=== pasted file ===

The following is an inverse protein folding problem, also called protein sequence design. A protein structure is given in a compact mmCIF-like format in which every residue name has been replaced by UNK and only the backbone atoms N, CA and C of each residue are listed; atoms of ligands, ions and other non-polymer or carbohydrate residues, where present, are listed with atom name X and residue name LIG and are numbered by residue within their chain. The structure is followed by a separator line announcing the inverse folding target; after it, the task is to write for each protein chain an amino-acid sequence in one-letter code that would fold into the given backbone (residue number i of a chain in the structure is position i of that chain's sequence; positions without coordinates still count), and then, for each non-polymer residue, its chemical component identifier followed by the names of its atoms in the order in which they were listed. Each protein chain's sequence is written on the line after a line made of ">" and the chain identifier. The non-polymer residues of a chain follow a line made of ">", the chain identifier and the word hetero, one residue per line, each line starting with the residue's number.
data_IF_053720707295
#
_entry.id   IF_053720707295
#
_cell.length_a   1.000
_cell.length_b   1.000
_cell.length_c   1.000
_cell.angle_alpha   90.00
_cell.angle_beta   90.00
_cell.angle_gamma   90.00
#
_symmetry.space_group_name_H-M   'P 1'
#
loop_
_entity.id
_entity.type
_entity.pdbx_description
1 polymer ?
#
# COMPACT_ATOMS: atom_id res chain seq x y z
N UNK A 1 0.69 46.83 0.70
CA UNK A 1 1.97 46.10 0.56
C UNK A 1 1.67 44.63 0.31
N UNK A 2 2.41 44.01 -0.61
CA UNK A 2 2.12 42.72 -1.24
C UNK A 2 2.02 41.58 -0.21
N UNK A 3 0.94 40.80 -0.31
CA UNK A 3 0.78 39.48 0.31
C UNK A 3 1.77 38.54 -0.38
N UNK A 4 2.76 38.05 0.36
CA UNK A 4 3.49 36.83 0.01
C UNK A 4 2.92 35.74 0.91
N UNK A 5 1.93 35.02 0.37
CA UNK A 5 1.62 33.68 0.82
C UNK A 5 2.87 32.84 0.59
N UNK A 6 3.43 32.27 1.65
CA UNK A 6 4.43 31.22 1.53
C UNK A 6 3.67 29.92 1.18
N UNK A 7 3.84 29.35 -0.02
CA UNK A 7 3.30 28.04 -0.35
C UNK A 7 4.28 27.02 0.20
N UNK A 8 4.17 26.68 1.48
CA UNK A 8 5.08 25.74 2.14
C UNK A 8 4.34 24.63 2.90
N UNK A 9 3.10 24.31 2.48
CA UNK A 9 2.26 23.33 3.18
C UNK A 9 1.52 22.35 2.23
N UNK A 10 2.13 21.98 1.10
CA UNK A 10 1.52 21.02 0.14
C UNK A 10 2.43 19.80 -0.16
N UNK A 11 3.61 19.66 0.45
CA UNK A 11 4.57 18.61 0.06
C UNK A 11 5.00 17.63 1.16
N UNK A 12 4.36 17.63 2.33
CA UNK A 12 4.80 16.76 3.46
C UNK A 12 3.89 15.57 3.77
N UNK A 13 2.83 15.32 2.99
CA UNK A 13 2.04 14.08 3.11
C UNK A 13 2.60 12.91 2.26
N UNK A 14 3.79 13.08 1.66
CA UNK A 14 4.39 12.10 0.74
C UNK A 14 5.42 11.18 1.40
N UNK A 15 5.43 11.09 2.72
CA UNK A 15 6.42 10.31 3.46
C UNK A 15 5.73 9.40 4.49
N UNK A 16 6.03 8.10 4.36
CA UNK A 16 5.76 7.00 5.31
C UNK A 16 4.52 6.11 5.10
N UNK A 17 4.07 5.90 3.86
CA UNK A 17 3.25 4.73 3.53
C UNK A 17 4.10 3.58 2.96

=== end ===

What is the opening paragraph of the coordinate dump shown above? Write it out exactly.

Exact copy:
The following is an inverse protein folding problem, also called protein sequence design. A protein structure is given in a compact mmCIF-like format in which every residue name has been replaced by UNK and only the backbone atoms N, CA and C of each residue are listed; atoms of ligands, ions and other non-polymer or carbohydrate residues, where present, are listed with atom name X and residue name LIG and are numbered by residue within their chain. The structure is followed by a separator line announcing the inverse folding target; after it, the task is to write for each protein chain an amino-acid sequence in one-letter code that would fold into the given backbone (residue number i of a chain in the structure is position i of that chain's sequence; positions without coordinates still count), and then, for each non-polymer residue, its chemical component identifier followed by the names of its atoms in the order in which they were listed. Each protein chain's sequence is written on the line after a line made of ">" and the chain identifier. The non-polymer residues of a chain follow a line made of ">", the chain identifier and the word hetero, one residue per line, each line starting with the residue's number.